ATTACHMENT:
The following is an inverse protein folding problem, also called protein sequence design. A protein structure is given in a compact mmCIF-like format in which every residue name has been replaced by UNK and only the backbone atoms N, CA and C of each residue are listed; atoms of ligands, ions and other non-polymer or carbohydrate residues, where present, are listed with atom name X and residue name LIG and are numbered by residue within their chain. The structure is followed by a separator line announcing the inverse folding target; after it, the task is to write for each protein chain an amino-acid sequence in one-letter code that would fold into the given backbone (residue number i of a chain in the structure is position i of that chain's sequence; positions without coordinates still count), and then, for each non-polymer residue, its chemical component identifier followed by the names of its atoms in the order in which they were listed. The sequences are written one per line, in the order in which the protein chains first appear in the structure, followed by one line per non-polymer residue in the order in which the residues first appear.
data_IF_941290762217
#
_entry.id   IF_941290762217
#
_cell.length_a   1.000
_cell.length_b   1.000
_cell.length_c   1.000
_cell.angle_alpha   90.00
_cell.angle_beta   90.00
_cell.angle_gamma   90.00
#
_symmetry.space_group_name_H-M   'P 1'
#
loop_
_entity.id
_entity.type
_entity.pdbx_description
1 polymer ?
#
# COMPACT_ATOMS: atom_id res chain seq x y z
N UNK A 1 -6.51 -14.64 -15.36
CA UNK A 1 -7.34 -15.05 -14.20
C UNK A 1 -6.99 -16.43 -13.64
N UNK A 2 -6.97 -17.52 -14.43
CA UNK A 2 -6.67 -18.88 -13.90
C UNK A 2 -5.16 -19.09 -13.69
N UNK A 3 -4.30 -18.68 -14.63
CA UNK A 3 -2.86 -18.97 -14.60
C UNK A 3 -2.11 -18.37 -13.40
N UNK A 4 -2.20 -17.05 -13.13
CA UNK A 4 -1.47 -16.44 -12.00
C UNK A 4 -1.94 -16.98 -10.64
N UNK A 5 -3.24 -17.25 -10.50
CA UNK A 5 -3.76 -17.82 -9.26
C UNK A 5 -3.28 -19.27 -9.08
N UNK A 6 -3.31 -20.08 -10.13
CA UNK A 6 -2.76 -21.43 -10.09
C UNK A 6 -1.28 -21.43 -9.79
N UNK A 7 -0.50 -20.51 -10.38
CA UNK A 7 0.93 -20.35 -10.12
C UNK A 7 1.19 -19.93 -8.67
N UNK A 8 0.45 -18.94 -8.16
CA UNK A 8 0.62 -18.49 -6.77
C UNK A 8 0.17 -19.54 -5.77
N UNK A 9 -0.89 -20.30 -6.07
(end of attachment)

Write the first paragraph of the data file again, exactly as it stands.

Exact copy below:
The following is an inverse protein folding problem, also called protein sequence design. A protein structure is given in a compact mmCIF-like format in which every residue name has been replaced by UNK and only the backbone atoms N, CA and C of each residue are listed; atoms of ligands, ions and other non-polymer or carbohydrate residues, where present, are listed with atom name X and residue name LIG and are numbered by residue within their chain. The structure is followed by a separator line announcing the inverse folding target; after it, the task is to write for each protein chain an amino-acid sequence in one-letter code that would fold into the given backbone (residue number i of a chain in the structure is position i of that chain's sequence; positions without coordinates still count), and then, for each non-polymer residue, its chemical component identifier followed by the names of its atoms in the order in which they were listed. The sequences are written one per line, in the order in which the protein chains first appear in the structure, followed by one line per non-polymer residue in the order in which the residues first appear.